August is not the best period for important decisions but it seems a good time to sketch plans for the second active half of the year. Authorities in several countries have shared their intentions regarding the regulation and oversight of the crypto space. The club of crypto-friendly jurisdictions may accept new members this fall. Others may take a different route, at least for now.
Ukraine to Take Example from Switzerland, Malta, Gibraltar
Kiev, which has postponed the adoption of crypto regulations for some time, has indicated its decision to follow the examples set by crypto-friendly jurisdictions like Switzerland, Malta, and Gibraltar. That’s according to comments made by Timur Khromaev, head of the country’s National Securities and Stock Market Commission (NSSMC).
Ukraine needs a law in order to become a leader in creating conditions for the development of the crypto market, he said, quoted by local and Russian media. Khromaev also believes that cryptocurrency is a financial instrument, before anything else, and insists that it should not be viewed as a means of payment. This presumption is a corner stone of the new regulatory concept adopted recently by Ukraine’s Financial Stability Council of which the NSSMC is a member. The high-ranking Ukrainian official also stated:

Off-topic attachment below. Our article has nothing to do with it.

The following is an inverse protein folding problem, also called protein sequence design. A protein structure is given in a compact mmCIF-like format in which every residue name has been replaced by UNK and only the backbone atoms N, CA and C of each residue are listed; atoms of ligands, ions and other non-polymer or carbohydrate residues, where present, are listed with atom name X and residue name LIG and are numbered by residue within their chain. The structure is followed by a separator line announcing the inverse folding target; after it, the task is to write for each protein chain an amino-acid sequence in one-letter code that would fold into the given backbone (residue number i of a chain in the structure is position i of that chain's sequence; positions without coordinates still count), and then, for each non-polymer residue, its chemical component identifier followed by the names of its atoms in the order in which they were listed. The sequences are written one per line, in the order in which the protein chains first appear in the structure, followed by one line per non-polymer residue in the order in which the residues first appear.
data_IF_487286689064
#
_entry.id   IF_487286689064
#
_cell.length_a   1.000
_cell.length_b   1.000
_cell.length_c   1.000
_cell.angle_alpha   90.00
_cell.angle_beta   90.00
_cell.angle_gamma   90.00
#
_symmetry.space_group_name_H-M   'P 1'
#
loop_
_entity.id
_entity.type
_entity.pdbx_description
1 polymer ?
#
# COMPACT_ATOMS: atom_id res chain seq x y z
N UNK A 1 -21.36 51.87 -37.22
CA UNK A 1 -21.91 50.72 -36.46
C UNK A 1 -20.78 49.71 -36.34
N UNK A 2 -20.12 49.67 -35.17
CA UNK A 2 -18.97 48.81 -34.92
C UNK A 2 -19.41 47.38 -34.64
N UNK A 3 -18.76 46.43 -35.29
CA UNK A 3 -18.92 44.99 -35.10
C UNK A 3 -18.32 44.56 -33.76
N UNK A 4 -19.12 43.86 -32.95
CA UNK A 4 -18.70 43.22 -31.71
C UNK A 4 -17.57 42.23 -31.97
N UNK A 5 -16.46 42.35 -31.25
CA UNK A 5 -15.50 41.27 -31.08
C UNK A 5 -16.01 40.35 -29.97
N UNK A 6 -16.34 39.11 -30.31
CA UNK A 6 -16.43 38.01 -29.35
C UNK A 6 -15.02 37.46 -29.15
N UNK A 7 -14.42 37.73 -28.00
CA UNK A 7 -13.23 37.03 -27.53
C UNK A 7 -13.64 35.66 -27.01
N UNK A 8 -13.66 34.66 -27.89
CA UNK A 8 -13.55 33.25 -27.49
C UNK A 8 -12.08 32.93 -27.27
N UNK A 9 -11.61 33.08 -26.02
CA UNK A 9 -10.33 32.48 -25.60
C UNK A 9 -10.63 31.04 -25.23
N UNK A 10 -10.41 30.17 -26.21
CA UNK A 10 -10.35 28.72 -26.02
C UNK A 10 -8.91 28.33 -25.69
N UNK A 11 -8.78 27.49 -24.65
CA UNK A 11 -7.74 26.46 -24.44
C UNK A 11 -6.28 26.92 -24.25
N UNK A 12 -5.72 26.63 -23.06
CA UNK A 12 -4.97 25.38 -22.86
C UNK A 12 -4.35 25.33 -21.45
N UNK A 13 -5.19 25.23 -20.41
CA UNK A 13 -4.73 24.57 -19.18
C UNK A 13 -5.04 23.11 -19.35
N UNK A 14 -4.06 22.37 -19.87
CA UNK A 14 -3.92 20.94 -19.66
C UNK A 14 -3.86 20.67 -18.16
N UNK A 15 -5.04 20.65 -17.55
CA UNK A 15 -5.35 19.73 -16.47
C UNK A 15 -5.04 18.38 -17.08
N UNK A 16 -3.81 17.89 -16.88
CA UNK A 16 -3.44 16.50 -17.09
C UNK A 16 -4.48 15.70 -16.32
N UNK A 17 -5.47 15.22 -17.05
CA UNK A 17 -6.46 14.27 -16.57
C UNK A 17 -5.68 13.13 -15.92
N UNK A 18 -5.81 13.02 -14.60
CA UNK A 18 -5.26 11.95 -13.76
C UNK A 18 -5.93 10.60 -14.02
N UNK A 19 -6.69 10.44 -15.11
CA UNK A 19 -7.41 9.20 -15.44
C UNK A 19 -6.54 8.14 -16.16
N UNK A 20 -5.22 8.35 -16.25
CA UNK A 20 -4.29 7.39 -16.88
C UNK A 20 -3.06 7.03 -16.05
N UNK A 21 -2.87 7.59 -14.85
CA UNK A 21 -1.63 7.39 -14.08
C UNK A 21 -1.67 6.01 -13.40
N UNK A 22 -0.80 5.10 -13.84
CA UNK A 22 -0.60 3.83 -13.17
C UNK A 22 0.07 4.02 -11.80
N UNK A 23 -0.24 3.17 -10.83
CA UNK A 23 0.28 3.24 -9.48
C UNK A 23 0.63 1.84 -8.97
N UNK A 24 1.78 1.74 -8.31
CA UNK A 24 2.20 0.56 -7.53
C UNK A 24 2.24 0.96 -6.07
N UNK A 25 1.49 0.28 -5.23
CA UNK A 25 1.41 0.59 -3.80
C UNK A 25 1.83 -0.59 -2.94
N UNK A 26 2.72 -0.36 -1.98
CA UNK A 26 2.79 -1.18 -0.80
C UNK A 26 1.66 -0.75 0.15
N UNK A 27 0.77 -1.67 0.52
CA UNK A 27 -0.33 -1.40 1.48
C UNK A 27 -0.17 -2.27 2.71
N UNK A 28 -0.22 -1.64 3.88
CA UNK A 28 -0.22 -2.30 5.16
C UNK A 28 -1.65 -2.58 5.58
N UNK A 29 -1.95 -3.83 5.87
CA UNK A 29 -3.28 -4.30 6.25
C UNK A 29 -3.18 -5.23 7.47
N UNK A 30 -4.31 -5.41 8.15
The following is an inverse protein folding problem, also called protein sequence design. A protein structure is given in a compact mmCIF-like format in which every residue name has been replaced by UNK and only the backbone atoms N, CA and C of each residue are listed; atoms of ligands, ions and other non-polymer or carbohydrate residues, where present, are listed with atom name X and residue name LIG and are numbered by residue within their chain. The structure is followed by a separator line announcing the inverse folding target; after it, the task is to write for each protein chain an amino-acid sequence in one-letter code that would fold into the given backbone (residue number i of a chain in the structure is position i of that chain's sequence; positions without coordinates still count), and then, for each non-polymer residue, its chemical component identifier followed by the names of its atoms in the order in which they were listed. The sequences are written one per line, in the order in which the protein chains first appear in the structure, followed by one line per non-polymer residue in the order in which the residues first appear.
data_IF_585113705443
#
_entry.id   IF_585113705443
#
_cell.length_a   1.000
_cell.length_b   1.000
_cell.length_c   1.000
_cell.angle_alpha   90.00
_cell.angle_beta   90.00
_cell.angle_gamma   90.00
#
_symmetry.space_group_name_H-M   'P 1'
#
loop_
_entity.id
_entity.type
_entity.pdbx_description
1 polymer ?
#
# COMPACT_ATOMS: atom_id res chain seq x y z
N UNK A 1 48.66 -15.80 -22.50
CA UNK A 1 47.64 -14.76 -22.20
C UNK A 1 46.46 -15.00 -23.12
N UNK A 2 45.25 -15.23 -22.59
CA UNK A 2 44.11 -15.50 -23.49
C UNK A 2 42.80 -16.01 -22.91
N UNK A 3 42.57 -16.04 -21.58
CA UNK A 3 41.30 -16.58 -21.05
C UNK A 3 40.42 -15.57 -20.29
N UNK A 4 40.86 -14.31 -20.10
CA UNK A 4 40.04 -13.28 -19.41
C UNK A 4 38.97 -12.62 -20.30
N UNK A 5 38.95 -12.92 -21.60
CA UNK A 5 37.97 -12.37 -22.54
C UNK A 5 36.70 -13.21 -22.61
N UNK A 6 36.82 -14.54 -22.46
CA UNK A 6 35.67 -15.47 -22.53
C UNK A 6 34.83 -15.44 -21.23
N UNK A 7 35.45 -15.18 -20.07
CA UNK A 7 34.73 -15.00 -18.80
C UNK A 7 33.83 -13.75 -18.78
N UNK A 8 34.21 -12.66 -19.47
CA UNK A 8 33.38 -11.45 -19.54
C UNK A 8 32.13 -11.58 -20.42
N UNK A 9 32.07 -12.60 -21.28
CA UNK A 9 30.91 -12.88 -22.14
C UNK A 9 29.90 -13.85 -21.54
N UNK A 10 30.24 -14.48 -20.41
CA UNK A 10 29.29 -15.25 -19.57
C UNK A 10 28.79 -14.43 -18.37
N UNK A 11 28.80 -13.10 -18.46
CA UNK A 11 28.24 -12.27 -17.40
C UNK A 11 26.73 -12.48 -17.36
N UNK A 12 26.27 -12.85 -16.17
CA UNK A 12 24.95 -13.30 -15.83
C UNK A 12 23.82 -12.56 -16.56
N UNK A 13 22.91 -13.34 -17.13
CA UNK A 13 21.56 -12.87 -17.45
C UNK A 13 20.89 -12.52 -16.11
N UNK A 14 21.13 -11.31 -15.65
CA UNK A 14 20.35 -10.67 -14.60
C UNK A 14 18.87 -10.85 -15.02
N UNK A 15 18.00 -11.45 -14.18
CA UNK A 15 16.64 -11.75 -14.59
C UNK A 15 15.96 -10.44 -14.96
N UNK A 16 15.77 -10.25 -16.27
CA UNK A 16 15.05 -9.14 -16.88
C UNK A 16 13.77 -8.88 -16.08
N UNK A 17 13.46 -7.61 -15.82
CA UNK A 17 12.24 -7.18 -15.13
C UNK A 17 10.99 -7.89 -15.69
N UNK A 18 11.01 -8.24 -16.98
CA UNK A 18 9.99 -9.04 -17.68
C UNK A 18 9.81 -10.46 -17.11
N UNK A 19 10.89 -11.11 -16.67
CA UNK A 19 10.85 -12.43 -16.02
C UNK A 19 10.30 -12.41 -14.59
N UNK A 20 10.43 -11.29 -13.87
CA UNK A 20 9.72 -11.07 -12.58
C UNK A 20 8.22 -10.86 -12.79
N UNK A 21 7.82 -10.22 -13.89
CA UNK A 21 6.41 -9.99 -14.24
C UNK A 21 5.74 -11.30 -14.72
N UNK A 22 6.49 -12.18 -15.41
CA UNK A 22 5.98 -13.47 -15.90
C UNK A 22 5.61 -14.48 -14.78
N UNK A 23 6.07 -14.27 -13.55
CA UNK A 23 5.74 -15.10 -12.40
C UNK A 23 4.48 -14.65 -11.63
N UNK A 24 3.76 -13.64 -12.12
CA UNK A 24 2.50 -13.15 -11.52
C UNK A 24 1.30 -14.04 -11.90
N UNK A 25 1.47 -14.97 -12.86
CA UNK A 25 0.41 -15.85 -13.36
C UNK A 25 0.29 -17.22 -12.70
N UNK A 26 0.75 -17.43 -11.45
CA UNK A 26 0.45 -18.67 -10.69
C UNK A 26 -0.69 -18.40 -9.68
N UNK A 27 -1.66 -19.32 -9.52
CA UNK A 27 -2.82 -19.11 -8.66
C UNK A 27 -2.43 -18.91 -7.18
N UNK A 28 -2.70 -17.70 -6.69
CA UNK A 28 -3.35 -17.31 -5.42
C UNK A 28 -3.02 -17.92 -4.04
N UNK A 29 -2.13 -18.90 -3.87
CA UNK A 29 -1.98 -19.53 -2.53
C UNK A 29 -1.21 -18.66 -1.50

We plan to legally recognize cryptocurrencies as a financial assets and allow people to invest and use these financial instruments.
The next step, Khromaev added, will be to implement a mechanism for taxation and define the regulatory responsibilities of relevant government institutions. According to the NSSMC’s president, the new legislation, which is currently being developed in cooperation with Ukrainian deputies and representatives of the industry, is expected to be adopted by the end of the year or in early 2019.
New Russian Crypto Law Coming Soon, Official Says
According to Elina Sidorenko, head of the interdepartmental group assessing the risks associated with cryptocurrencies, the revamped Russian crypto legislation, which “takes into account earlier remarks, as well as the interests of the business and the financial regulators,” will be presented in the near future. The new draft will list “the rights, duties and responsibilities of participants in crypto-relations,” Sidorenko wrote in her Telegram channel.
In May, the lower house of Russia’s parliament, the State Duma, adopted three crypto bills on first reading – “On Digital Financial Assets,” “On Attracting Investments Using Investment Platforms,” and “On Digital Rights.” Deputies then attempted to synchronize the texts, taking out terms like “digital money” but keeping legal definitions such as “digital financial assets” and “digital rights.” The second and third reading of the bills were supposed to take place before July 1, as President Putin had ordered, but they were postponed for the new parliamentary session in September.
Latvia to Adopt a Law for Cryptocurrency Taxation